The mind and body method

“A strong sense of self”: Dave and Henry bow at a recent tournament.

There’s hardly a school these days that doesn’t have some kind of bullying-awareness program. Anti-bullying efforts teach students how to deal with bullies, offer counsel to kids who find themselves in the bystander role and even provide resources for bullies themselves. Could a child's practice of an ancient physical discipline like taekwondo or yoga equip her to stand up to a modern-day bully, or help a bully deal with what causes them to act out?

Competitive sports are often touted as confidence-builders for kids. But developing a mind-body connection in kids may offer even more ways to help deal with social stresses. (And cultivate important traits for character development: integrity, respect for self and others and persistence, among others).

The impact of peer opinion intensifies as children get older. Bullies often look for a perceived weakness or a reserved nature in the kids they target, and having a strong sense of self may go a long way toward not being singled out. Martial arts and yoga can help kids develop inner strength and self-confidence, and fortunately, Asheville has myriad programs in both practices.

Asheville’s Sun Soo TaeKwon-do is a local studio with a wide range of classes for kids and families. The walls are posted with character traits that the practice demands of students: courtesy, indomitable spirit, integrity, perseverance and self-control.

The school’s primary teacher, Tony Morris, has been practicing taekwondo for more than three decades. Being bullied as a child is what led him to the discipline. Still, he says, “Taekwondo is not about dominance over another person, which only exacerbates a bullying situation; it is about fostering inner strength, respect for others and creating ‘win-win’ situations.

“Kids who have a history of bullying [others] can also gain much from martial arts, as they usually have some sort of unhappiness in their lives and low self-esteem,” Morris says.

“Confident kids who have more self-respect are better-prepared to deal with verbal and physical bullying, as well as the more insidious, covert types of bullying, like exclusion and quiet verbal cruelty.” He stresses that most kids who practice martial arts will never need to use combat skills in real life — it rarely comes to that.

“Even though I’m an adult and have been practicing taekwondo for only five years, it has dramatically changed my life in terms of helping me choose how I’m going to react to pretty much everything,” says Sun Soo owner Michael Dickinson. “Will I react by shutting my eyes or opening them wider?

“Martial arts help kids define boundaries and learn about social-interaction skills … enabling them to identify bullies and look out for their friends,” Dickinson says. “They become empowered [to step] outside their comfort zones.”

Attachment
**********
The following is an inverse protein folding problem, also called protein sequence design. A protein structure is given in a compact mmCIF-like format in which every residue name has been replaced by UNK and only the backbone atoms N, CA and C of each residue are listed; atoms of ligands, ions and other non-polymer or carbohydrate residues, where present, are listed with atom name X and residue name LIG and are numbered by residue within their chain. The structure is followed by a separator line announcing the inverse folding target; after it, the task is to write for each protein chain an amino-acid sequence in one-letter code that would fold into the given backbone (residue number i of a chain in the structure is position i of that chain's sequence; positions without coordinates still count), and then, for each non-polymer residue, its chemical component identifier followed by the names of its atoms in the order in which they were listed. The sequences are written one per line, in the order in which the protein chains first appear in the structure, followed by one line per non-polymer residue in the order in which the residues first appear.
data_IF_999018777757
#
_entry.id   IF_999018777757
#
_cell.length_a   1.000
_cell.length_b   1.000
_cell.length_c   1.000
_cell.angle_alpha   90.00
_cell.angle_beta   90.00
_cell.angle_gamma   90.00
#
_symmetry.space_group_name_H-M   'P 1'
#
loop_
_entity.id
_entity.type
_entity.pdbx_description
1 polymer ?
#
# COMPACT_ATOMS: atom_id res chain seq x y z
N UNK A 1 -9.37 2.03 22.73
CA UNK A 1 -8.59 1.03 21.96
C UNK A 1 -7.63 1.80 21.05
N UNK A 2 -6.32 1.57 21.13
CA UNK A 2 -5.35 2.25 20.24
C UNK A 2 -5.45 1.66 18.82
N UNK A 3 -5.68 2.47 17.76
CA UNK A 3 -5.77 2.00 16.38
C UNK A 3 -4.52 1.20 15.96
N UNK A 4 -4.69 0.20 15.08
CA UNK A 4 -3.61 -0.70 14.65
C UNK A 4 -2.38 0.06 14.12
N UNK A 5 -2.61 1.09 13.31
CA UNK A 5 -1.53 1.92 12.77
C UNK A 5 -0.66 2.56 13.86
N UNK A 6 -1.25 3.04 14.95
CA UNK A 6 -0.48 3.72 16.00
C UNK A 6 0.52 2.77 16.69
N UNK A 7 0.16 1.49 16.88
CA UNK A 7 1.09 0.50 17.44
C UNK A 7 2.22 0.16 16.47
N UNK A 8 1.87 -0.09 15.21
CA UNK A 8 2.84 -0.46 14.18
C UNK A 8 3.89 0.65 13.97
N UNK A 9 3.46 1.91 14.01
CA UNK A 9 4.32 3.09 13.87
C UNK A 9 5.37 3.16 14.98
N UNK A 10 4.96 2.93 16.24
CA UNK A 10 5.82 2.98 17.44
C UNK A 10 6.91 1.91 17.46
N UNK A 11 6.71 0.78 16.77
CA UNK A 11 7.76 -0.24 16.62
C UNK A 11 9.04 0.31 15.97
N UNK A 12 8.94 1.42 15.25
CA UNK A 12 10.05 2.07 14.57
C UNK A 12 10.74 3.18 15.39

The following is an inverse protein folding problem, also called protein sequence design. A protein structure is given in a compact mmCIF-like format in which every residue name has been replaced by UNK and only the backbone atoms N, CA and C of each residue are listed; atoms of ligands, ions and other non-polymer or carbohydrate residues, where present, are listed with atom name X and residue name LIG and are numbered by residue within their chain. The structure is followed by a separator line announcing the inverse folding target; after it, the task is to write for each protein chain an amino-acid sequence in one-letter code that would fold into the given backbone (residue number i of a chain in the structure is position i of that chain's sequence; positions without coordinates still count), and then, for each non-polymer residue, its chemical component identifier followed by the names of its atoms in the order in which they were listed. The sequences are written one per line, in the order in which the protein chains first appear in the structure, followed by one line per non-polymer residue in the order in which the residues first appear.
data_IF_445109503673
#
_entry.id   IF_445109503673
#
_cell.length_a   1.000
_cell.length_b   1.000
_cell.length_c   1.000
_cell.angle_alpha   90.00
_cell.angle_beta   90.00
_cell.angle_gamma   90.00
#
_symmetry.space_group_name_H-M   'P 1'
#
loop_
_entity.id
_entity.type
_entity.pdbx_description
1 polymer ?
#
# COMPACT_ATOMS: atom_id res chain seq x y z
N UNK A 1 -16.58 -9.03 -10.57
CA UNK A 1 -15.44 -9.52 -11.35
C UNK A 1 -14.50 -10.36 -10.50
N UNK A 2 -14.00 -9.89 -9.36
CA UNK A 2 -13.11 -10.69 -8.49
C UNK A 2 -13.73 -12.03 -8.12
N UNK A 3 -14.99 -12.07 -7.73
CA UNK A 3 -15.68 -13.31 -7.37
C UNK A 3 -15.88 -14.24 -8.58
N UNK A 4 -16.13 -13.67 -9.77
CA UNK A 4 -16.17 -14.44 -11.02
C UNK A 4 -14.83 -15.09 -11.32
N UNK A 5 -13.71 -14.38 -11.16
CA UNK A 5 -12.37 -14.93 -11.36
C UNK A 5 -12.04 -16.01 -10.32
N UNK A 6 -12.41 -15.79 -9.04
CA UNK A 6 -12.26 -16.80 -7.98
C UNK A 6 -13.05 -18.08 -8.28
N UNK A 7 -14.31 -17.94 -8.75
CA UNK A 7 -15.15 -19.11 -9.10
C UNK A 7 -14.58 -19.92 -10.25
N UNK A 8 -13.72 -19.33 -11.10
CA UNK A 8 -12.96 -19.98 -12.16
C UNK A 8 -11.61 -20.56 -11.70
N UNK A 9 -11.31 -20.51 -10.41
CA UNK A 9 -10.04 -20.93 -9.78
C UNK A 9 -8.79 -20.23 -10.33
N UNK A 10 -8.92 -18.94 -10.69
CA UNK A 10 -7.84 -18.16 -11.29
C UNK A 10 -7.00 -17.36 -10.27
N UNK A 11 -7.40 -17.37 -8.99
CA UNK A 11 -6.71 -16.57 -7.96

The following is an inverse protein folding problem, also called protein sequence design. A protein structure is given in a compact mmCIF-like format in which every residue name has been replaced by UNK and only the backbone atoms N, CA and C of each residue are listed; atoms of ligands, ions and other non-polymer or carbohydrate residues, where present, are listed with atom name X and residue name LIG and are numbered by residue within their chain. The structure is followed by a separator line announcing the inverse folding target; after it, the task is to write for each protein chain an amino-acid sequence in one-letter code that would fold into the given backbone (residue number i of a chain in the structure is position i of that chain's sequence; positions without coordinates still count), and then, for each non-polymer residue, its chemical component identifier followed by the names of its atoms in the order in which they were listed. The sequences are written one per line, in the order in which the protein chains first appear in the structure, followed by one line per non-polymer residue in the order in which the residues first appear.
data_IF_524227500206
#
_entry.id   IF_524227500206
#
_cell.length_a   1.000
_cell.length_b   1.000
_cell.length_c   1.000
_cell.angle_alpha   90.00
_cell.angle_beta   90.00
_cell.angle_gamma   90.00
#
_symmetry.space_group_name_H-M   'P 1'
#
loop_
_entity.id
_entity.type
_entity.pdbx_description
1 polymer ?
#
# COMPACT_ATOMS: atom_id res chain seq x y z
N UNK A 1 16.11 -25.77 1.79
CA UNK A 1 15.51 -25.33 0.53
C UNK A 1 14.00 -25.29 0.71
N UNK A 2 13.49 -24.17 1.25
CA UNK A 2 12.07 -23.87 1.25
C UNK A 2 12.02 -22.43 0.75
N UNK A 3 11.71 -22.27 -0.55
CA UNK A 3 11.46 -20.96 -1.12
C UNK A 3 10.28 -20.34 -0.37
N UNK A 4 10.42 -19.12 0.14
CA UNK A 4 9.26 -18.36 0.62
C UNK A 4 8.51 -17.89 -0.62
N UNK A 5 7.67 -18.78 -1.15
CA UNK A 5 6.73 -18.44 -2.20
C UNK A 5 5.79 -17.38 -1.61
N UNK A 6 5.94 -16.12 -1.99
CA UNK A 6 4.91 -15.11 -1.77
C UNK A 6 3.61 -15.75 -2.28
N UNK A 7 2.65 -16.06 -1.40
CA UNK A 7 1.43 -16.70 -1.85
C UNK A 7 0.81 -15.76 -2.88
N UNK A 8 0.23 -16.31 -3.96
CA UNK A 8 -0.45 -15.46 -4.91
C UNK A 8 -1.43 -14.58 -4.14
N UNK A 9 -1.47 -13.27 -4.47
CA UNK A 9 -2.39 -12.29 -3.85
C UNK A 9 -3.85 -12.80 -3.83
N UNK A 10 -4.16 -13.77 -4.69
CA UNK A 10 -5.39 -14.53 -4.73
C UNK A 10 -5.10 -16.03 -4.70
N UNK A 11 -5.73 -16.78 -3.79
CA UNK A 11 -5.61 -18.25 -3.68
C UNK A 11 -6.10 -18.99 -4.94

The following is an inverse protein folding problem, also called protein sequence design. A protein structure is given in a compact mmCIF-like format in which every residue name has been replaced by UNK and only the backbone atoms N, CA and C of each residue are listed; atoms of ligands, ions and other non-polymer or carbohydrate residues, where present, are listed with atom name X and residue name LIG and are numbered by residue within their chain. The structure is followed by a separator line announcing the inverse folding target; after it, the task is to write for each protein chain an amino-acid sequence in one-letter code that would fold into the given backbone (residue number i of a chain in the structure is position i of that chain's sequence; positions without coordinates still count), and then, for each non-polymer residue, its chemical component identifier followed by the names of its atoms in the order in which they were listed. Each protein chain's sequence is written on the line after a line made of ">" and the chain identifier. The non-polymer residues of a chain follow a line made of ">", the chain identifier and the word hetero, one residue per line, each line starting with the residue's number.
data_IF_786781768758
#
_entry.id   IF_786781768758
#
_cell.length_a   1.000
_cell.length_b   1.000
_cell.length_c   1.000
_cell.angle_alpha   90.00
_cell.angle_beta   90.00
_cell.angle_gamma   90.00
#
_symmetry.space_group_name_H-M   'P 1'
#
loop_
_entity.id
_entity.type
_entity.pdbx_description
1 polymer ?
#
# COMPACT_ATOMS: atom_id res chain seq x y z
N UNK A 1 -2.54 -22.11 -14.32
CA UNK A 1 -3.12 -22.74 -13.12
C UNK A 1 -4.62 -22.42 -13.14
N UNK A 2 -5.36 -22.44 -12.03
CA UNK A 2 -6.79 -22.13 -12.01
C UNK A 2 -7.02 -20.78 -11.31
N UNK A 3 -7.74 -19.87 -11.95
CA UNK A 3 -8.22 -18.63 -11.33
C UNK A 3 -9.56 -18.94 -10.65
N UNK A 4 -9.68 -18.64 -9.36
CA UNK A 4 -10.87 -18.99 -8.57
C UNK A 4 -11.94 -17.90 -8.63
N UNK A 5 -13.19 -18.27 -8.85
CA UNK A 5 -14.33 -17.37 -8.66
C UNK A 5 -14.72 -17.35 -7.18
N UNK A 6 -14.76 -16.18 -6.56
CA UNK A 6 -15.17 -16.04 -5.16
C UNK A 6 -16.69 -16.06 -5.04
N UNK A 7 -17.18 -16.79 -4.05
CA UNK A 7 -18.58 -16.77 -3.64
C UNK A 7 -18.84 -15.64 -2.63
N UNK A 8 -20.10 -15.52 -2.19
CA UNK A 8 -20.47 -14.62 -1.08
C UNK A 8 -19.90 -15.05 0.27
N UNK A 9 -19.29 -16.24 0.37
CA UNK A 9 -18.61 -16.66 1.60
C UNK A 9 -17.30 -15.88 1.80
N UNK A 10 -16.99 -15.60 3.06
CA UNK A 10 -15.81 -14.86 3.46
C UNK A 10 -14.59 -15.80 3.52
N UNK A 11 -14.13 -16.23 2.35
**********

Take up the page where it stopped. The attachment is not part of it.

As Sun Soo students participated in a recent taekwondo class, they displayed an admirable self-discipline and mutual respect. Asked about bullying, 12-year-old Linden says: “I did have a classmate who was teased because of his size.” Knowing taekwondo, Linden believes that “if I was bullied, I’d have confidence to know how to talk to the person so it wouldn’t escalate.”

Michael, 11, echoes this belief, declaring, “I could defend myself if it was necessary, but in taekwondo, we are taught to use other tactics first, before resorting to physical stuff.” Aida, who is 8, adds: “Doing martial arts has helped me believe in myself more.”

Twist and smile

Yoga is another ancient practice that’s proving popular with local kids. The Asheville YMCA, among other places, offers yoga for children and their parents.

Jane Anne Tager, a certified Pretzel Kids yoga teacher, notes that her class is "not only a great bonding experience for families, which ups a kid's confidence, but it’s a safe place for my students — a place where we accept each other and learn to negotiate if there's a problem or disagreement." Aydan, 8, who takes Tager’s class regularly with her sister and dad, proves that the experience is about more than the popular pose downward dog. She enthuses: “Even though my body sometimes feels sore and tired after class, when I think back on it, I feel like I did something incredible, like I'm a hero."

Since bullying is so often about picking on someone who’s different, both Sun Soo and Pretzel Kids emphasize that uniqueness is special and to be accepted. Tager says her class is frequently sought out by parents of special-needs children.

"These classes bring together all kinds of kids, from those who are skilled socially to those on the autism spectrum, as well as kids with Down syndrome and children who have balance and coordination issues.” As an example, she adds: “One student I had couldn’t touch his toes for the longest time. One day after about a year, he did it. He cried, and we all clapped in celebration of his hard-won mastery.”

— Carolyn Comeau lives in Asheville.

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